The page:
“Devaluation has also increased the cost of domestic production, fueled price inflation and undermined the competitiveness of locally surviving industry, leading to loss of existing few jobs. Further devaluation of the Naira, as Emir Sanusi recommended, is an unacceptable exchange rate policy overkill.” Comrade Aremu described Emir Sanusi’s position as “false economics in a nonexporting, import dependent economy like Nigeria. We import everything, including industrial inputs, while we export no industrial good that can take the advantage of devaluation”.
The Central Bank of Nigeria (CBN) has dismissed Emir Sanusi’s call for further devaluation through CBN Deputy Governor, Corporate Services Directorate, Mr. Adebayo Adelabu with the assertion that “We are all aware of the CBN’s official position on this, that there will not be any further devaluation of the naira, and this has been communicated.” “We have made the official position known to the public.” To further close the chapter, President Buhari has said that “I don’t think it is healthy for us to have the Naira further devalued”.
Much as Emir Sanusi’s logic may sound convincing, the reality that looms large when his advice is taken is clear to see. Already inflation is high in an economy that imports everything from tooth picks to rice. Devaluation will certainly double prices of essential goods and services. In a country whose working population is decidedly salary earning, devaluation will spark a wave of labour pressure and unrest for increased wages. Also, most state governments have wage bills that stand at between 60% to 80% of earned subventions and retrenchment a satanic thought, it is hard to accept Emir Sanusi’s advice as advice from a friend with good intentions. Nigeria needed a manager after President Goodluck Jonathan, not a damager. Devaluation today would damage the country that is considered a dry twig. You don’t bend it as fast as you would, a fresh one. Fervently needed is fiscal and attitudinal discipline. Nigeria must first block all leakages of earnings. The country must suppress and reduce corruption. Blatant thievery through excessive earnings for elected officers and public appointees should be highlighted and stopped. People must change their leaning on wants instead of needs. More particularly, Northern States must face the security situation holistically by adopting common measures against youth radicalization. The Governors must address education specifically for the over 10 million school age children out of school. Governments must revive agriculture for food sufficiency, lower prices and even export to our drought prone neighboring countries. This is the economic base to strengthen before we can then contemplate devaluation.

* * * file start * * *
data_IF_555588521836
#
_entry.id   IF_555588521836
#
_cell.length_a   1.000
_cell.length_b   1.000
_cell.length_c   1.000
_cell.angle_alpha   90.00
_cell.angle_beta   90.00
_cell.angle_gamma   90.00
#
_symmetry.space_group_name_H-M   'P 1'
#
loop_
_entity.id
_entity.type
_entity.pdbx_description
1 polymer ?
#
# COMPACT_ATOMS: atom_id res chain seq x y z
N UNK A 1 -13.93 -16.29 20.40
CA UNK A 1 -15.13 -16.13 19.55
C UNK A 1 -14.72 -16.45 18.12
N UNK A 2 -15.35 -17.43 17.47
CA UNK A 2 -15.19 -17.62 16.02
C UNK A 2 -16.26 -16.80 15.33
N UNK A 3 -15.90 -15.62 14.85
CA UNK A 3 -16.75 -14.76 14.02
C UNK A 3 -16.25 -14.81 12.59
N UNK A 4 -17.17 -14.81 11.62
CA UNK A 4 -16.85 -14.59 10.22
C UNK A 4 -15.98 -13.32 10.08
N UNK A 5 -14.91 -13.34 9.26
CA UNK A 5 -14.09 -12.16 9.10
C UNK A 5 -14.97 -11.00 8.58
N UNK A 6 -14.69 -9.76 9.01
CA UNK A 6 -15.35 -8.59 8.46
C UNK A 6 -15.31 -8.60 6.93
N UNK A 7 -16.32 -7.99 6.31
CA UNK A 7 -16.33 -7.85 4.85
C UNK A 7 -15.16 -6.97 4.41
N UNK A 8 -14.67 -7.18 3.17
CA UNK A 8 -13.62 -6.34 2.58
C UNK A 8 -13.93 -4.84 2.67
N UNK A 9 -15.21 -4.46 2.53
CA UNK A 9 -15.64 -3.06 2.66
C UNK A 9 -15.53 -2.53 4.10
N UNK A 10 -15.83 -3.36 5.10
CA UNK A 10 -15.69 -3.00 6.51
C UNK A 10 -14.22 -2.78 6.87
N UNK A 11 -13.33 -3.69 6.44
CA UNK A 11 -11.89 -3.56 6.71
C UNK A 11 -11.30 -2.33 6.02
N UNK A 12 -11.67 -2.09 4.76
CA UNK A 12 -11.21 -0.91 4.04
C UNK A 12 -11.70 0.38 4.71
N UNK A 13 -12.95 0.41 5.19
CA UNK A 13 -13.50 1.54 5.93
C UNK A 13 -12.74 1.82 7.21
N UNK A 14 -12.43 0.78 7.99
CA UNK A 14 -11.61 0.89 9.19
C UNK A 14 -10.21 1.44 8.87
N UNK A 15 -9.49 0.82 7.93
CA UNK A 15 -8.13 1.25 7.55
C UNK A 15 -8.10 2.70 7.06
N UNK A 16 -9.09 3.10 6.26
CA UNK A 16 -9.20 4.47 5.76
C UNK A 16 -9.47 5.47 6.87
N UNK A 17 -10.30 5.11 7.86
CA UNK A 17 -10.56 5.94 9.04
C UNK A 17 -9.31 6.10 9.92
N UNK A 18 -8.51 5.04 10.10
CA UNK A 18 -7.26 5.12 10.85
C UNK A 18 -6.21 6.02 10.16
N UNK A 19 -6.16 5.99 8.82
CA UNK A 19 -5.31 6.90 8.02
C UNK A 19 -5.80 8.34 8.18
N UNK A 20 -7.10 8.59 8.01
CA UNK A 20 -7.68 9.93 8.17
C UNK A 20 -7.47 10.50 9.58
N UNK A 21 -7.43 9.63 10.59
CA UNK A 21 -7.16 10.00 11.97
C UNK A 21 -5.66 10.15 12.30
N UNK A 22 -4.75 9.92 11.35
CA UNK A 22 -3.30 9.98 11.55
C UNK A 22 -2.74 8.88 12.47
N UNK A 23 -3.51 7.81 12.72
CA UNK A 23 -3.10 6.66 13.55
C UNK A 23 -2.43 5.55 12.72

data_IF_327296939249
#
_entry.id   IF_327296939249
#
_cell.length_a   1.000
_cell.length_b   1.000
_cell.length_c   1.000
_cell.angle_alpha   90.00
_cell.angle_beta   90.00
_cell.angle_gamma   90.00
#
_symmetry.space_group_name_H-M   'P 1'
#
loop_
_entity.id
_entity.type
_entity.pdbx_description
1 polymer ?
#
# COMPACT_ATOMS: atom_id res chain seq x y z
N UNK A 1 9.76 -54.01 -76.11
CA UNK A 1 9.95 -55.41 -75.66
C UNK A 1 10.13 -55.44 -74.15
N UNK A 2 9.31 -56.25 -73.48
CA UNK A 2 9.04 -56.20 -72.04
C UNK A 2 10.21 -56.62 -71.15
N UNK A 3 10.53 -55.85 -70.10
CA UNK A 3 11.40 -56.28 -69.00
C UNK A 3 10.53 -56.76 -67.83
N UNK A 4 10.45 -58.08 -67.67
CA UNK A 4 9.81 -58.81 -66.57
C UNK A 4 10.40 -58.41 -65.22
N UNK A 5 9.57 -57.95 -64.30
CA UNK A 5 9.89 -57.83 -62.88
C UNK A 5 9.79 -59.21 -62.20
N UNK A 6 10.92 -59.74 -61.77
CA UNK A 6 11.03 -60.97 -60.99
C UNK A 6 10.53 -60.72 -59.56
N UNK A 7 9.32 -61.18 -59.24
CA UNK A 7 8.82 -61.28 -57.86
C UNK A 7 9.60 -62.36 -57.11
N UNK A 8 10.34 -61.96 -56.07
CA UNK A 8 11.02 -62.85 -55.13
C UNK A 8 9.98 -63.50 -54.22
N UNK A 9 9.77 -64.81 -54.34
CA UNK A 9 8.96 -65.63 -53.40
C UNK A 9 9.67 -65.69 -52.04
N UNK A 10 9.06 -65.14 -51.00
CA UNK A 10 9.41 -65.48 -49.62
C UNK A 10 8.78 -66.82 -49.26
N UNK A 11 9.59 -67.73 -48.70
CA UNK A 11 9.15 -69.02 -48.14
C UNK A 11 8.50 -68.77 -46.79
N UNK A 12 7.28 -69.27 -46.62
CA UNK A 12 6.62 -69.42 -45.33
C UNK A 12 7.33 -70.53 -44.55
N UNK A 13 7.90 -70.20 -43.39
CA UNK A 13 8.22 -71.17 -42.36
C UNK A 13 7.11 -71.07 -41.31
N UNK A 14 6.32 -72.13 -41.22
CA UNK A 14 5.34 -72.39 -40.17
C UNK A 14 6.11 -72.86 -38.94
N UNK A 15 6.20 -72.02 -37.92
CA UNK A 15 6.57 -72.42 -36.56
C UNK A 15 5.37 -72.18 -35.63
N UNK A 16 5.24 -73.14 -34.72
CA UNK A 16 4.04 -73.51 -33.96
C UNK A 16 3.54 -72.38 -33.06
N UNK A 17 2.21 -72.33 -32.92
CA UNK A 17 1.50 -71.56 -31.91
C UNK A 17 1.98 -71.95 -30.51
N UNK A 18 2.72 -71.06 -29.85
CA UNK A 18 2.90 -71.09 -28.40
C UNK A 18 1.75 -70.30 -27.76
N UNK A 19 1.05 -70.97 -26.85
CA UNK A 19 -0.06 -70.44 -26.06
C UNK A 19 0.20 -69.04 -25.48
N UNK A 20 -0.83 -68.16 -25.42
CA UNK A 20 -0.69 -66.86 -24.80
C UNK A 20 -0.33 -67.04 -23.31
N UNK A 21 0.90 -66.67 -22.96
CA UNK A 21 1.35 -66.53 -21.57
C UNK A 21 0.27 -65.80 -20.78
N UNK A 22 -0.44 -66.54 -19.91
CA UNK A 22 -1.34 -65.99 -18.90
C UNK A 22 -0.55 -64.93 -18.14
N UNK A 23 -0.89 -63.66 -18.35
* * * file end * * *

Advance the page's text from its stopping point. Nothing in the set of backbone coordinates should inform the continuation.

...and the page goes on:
Nigeria is a rich country, her people, hard working, proud and resilient. With the appropriate policies, we should be able to secure our needs locally first, to ease the pressure and demand for foreign exchange. For now and in the restive political climes we are in, devaluation of the Naira appears to me, a blinding poke in the eye.